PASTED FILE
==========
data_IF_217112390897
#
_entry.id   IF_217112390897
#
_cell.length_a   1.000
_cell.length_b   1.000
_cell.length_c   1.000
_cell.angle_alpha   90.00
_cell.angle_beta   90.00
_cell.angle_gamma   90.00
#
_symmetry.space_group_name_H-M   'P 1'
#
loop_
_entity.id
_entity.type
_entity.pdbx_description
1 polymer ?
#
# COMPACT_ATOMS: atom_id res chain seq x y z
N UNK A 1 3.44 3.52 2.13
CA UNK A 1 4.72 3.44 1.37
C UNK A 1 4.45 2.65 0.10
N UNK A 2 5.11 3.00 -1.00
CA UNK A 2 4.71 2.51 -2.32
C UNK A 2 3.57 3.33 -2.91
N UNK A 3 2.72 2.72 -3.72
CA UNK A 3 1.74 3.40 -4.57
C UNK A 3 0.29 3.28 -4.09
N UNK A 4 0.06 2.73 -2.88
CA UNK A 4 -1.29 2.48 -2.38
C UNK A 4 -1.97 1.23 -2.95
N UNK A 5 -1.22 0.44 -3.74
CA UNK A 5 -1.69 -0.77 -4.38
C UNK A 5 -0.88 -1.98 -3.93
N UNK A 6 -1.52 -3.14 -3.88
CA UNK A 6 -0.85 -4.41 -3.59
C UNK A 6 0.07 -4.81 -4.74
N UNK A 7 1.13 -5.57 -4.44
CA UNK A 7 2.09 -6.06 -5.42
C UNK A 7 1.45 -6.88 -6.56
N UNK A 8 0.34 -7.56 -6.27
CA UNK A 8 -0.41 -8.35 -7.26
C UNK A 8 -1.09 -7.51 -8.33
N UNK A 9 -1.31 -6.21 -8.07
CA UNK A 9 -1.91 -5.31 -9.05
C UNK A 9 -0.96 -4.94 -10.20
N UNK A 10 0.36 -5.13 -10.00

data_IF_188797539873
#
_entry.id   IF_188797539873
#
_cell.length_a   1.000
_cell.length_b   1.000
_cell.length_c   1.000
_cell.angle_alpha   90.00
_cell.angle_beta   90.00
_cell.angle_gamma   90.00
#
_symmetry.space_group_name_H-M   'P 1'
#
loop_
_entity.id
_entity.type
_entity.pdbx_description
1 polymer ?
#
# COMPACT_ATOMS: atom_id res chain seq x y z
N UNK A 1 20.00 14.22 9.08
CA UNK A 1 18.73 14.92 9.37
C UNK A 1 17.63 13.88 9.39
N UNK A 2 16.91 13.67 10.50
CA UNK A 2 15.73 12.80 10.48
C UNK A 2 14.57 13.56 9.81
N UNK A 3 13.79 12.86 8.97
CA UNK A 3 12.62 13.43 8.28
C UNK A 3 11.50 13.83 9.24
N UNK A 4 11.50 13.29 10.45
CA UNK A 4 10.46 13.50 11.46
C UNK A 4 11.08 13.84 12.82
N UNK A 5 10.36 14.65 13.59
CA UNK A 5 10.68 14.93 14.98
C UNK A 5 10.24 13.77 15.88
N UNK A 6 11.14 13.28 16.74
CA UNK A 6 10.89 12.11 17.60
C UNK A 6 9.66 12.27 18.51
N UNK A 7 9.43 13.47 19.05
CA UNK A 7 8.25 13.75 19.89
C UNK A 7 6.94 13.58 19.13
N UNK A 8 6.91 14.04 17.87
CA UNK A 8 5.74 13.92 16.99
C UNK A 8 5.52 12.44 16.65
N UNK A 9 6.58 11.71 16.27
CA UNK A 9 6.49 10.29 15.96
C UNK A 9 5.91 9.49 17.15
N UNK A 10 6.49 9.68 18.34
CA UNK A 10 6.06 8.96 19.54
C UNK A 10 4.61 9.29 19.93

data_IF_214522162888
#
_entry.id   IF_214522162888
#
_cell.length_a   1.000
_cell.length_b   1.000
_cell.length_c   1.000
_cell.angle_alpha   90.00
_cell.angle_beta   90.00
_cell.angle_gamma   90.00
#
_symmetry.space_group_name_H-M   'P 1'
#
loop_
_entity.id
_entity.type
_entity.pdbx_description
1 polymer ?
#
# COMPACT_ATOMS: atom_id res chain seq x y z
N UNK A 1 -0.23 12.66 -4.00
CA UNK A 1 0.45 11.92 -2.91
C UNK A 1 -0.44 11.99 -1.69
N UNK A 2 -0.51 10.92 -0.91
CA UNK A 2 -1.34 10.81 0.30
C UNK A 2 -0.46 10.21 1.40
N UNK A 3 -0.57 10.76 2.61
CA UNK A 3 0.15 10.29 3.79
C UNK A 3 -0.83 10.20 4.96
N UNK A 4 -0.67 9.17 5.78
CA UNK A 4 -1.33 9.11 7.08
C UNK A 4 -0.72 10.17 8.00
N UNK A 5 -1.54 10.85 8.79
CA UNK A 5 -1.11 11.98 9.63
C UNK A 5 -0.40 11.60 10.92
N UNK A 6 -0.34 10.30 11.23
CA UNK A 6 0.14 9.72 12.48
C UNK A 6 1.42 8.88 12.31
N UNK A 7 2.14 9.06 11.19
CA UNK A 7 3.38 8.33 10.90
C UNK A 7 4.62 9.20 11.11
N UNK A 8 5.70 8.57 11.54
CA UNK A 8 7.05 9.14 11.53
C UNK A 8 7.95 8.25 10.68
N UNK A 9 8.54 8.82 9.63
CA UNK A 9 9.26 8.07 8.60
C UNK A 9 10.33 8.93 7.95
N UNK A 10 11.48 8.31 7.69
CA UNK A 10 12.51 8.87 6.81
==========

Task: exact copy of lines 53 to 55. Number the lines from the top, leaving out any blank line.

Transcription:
_cell.length_a   1.000
_cell.length_b   1.000
_cell.length_c   1.000